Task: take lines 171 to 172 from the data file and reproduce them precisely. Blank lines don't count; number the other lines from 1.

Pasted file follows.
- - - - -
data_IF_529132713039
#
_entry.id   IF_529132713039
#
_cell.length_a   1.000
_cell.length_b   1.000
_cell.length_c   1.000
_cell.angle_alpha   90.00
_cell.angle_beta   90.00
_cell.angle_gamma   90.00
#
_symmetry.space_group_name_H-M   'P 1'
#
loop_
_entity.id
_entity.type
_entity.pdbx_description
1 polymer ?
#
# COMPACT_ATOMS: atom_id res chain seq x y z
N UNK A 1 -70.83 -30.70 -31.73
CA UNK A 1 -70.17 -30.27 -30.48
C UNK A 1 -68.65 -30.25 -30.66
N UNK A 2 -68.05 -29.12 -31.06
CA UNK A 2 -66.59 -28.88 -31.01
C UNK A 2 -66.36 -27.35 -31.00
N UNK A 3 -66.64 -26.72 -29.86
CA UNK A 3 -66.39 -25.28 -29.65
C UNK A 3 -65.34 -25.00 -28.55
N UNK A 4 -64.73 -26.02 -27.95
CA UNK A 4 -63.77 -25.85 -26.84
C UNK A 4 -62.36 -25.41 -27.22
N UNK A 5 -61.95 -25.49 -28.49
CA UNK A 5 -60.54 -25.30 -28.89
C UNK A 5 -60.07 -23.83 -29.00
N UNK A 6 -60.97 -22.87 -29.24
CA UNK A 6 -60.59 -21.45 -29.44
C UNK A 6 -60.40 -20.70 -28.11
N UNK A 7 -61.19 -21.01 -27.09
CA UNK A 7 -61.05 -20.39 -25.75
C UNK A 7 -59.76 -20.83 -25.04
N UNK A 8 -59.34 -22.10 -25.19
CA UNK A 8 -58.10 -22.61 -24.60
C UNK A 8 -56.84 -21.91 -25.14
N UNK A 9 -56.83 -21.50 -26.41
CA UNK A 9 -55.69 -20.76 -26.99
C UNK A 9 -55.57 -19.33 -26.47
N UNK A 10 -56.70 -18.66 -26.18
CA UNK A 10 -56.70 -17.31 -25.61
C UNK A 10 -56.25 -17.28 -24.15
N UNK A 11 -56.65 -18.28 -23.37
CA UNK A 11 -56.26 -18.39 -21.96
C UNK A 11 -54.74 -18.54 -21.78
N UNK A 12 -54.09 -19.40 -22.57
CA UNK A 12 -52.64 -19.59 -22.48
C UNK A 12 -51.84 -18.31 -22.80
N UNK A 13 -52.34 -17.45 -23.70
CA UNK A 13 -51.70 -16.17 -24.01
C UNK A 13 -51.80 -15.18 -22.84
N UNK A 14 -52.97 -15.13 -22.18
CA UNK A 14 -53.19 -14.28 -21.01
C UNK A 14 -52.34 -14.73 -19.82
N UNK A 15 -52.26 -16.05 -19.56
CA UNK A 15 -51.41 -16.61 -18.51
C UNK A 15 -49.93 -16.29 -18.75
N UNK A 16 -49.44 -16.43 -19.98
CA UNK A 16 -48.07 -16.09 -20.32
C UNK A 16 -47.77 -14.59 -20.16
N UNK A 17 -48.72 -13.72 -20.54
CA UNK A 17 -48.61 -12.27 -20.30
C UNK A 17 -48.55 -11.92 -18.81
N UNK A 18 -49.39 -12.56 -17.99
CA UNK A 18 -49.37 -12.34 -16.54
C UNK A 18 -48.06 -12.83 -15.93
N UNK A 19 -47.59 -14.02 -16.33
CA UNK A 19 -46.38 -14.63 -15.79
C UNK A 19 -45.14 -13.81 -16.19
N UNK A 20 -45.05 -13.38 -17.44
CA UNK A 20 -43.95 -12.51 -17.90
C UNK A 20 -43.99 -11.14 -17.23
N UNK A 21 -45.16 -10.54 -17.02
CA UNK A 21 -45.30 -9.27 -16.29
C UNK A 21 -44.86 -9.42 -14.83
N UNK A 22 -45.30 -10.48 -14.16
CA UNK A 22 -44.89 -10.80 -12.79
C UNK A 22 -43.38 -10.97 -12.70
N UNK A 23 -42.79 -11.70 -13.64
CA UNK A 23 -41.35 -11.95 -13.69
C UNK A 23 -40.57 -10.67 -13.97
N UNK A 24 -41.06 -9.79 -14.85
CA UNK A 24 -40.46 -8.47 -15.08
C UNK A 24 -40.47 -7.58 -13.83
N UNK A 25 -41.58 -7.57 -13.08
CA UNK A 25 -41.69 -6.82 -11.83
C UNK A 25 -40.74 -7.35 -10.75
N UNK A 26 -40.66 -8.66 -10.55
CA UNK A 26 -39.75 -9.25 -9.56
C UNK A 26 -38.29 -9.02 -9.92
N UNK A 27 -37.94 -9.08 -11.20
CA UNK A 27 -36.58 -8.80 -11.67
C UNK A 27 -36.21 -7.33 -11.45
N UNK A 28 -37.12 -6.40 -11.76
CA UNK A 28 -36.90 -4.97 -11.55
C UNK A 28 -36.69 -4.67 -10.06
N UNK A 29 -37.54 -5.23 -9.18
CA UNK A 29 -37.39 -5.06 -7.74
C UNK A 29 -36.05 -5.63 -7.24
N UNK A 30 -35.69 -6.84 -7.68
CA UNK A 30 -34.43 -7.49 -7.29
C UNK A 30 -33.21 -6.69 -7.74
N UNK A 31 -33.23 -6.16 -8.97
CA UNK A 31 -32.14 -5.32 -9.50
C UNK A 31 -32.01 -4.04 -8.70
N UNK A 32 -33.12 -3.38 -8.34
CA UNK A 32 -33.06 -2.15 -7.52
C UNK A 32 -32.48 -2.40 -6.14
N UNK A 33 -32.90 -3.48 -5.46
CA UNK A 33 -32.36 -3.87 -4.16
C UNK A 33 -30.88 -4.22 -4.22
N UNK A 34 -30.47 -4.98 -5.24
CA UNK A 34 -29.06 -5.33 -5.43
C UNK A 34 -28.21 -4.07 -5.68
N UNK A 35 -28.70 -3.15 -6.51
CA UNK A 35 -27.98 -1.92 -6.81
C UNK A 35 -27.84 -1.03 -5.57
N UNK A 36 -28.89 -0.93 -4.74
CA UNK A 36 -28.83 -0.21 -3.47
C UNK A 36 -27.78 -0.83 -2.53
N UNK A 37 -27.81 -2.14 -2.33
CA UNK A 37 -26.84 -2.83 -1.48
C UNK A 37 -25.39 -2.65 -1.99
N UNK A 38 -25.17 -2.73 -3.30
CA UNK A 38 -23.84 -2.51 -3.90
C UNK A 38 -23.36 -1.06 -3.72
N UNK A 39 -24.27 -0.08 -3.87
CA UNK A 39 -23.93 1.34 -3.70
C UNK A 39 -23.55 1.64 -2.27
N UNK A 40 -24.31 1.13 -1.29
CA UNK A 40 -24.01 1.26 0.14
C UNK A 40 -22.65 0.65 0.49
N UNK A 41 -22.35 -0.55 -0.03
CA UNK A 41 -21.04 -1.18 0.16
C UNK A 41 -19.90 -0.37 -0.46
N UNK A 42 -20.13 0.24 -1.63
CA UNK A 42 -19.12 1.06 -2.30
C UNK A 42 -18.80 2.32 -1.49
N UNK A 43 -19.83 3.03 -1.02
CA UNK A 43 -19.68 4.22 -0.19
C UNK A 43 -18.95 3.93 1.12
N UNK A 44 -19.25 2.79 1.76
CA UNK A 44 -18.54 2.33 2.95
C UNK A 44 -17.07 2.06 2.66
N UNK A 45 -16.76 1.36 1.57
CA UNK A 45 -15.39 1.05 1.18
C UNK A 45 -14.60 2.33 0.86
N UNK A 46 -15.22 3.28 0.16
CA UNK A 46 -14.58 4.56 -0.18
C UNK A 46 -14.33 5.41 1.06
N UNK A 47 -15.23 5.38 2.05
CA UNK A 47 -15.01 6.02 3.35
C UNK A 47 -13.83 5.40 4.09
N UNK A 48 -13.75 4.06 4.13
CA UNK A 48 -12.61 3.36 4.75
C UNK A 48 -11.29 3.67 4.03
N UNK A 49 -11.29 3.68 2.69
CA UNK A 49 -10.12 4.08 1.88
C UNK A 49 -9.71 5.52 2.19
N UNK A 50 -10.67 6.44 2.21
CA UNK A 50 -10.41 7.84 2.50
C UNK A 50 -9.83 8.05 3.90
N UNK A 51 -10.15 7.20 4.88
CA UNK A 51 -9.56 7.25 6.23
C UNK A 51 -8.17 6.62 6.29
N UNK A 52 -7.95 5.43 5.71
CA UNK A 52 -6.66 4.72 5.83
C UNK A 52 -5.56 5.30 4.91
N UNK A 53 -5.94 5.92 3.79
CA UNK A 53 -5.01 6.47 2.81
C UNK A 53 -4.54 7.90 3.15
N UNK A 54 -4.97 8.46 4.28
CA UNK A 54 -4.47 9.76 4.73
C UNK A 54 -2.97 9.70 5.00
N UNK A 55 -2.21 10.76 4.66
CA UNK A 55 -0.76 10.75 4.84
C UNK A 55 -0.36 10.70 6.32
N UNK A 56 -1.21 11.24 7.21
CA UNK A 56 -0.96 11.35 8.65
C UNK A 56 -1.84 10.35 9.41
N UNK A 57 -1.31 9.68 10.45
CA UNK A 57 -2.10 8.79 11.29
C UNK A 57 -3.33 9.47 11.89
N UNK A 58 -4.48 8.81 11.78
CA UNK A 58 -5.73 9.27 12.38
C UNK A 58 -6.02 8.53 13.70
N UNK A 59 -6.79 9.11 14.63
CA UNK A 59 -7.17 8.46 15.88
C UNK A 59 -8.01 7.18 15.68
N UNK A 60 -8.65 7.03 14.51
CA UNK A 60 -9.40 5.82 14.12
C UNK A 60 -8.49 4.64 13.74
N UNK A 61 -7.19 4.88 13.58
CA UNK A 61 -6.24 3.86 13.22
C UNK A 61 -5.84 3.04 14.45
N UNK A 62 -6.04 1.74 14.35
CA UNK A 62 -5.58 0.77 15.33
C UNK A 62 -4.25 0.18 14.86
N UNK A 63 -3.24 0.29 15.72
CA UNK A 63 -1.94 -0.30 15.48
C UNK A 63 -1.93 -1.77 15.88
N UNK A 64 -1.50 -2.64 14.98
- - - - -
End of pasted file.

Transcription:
N UNK A 51 -10.15 7.20 4.88
CA UNK A 51 -9.56 7.25 6.23